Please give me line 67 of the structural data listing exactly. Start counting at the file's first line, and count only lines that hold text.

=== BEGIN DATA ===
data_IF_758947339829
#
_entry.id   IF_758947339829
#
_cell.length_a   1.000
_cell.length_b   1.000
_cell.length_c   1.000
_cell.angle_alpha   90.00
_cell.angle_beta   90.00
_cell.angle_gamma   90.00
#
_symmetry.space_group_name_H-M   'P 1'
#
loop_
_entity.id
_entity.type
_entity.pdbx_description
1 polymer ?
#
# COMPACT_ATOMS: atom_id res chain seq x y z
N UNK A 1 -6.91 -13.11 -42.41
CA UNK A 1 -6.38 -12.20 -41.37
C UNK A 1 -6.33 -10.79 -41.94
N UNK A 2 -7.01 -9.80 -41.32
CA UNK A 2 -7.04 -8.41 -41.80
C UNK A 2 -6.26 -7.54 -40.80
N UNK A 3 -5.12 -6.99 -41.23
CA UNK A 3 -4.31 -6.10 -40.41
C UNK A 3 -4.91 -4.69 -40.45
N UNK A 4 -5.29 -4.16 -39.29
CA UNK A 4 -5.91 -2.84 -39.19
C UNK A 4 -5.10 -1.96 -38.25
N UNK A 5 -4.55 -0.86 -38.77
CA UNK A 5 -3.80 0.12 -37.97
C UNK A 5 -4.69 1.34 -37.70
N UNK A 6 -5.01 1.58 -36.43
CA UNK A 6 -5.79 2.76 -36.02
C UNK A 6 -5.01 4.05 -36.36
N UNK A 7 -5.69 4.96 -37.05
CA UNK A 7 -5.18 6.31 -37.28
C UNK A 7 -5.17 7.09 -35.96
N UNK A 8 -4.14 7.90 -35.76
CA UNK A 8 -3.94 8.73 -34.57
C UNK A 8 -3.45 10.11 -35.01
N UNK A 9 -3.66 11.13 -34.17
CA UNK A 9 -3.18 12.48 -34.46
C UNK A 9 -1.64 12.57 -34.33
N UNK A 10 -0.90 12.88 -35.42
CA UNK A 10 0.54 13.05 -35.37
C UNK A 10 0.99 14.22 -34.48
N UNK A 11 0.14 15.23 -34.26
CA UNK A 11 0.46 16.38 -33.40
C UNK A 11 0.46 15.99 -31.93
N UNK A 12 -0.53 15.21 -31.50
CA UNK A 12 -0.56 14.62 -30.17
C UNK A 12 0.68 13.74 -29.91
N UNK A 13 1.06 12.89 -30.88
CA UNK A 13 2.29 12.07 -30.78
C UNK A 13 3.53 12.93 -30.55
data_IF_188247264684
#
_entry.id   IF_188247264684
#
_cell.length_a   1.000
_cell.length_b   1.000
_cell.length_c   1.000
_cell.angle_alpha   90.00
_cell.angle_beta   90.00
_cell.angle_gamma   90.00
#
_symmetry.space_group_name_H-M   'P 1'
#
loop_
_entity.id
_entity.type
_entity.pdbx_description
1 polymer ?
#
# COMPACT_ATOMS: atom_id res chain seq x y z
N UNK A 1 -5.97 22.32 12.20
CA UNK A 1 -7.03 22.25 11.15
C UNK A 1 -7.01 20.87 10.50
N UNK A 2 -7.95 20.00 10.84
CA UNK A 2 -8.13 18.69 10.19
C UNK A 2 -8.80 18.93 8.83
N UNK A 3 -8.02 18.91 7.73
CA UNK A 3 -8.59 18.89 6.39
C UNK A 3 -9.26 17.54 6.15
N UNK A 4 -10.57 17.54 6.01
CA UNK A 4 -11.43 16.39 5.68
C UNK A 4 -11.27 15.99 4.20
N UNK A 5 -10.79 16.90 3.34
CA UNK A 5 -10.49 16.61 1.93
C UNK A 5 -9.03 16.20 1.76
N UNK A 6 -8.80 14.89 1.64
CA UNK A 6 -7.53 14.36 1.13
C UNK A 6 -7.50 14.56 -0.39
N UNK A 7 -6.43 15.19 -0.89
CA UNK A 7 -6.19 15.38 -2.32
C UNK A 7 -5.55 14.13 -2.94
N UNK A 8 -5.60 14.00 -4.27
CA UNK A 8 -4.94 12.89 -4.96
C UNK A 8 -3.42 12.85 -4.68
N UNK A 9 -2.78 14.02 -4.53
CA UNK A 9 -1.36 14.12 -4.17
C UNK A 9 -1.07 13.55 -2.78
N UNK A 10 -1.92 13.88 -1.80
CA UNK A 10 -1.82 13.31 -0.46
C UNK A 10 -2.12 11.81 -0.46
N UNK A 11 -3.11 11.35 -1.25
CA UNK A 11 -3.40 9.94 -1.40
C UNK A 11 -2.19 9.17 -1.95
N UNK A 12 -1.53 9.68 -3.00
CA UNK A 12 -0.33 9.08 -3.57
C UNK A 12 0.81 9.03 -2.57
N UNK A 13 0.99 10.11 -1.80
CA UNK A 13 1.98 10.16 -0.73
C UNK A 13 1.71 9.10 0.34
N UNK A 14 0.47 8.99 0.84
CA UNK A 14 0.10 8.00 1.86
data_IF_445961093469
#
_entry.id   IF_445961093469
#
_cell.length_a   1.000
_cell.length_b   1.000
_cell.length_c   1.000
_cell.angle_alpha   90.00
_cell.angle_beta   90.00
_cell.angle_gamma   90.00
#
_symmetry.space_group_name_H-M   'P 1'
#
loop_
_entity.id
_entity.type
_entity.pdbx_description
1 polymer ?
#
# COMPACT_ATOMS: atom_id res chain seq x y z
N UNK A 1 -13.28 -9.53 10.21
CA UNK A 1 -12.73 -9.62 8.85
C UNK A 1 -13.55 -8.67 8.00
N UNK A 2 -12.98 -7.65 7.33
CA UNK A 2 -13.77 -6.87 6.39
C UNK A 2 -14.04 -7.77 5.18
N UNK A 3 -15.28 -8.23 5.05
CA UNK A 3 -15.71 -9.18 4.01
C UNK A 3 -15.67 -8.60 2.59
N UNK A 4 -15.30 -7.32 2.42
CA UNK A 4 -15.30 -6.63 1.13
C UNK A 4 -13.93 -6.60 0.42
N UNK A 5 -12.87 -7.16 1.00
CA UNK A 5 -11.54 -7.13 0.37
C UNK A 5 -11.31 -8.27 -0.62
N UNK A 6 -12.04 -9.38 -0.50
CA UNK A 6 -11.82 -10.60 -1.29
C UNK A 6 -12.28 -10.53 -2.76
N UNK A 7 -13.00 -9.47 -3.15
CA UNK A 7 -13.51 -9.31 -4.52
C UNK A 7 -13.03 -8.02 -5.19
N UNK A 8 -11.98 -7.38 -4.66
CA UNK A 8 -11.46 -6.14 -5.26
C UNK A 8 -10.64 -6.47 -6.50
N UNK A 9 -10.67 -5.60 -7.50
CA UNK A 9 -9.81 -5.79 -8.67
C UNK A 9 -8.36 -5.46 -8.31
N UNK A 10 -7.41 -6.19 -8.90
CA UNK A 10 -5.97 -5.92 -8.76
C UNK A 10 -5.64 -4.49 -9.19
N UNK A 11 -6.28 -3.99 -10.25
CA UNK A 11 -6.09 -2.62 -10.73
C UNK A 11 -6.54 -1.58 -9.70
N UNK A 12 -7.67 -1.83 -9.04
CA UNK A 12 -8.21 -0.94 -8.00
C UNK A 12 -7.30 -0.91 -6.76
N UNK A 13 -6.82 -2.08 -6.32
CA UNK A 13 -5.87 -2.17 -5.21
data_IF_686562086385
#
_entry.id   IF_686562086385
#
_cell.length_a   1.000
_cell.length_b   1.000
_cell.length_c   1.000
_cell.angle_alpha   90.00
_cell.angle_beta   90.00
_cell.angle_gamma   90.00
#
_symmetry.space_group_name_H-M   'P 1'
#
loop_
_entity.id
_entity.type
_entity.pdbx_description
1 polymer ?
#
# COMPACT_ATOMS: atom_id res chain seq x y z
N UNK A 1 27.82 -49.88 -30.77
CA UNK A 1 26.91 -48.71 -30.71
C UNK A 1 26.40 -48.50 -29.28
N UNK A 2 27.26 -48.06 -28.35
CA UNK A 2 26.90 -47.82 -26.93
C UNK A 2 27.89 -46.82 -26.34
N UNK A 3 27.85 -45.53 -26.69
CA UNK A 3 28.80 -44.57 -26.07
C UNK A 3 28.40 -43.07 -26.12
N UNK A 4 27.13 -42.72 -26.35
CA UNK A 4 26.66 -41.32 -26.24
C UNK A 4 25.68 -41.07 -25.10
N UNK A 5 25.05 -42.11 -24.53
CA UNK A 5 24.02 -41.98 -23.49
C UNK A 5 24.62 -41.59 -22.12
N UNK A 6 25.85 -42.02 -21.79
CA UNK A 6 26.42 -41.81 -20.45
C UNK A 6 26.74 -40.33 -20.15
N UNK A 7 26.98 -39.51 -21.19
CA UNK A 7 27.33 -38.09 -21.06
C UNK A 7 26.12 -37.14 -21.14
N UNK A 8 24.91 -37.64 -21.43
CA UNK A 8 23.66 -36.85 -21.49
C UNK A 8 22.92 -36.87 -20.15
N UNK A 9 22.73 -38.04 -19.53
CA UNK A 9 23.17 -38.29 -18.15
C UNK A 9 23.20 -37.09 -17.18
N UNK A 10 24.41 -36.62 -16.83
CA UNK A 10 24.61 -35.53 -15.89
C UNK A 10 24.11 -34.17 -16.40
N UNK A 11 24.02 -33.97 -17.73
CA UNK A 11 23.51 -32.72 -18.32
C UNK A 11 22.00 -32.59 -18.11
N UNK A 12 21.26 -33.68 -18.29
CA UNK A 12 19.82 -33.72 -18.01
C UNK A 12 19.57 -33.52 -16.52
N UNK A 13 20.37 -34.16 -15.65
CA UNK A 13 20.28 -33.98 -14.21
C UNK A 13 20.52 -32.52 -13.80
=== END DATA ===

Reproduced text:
_cell.angle_alpha   90.00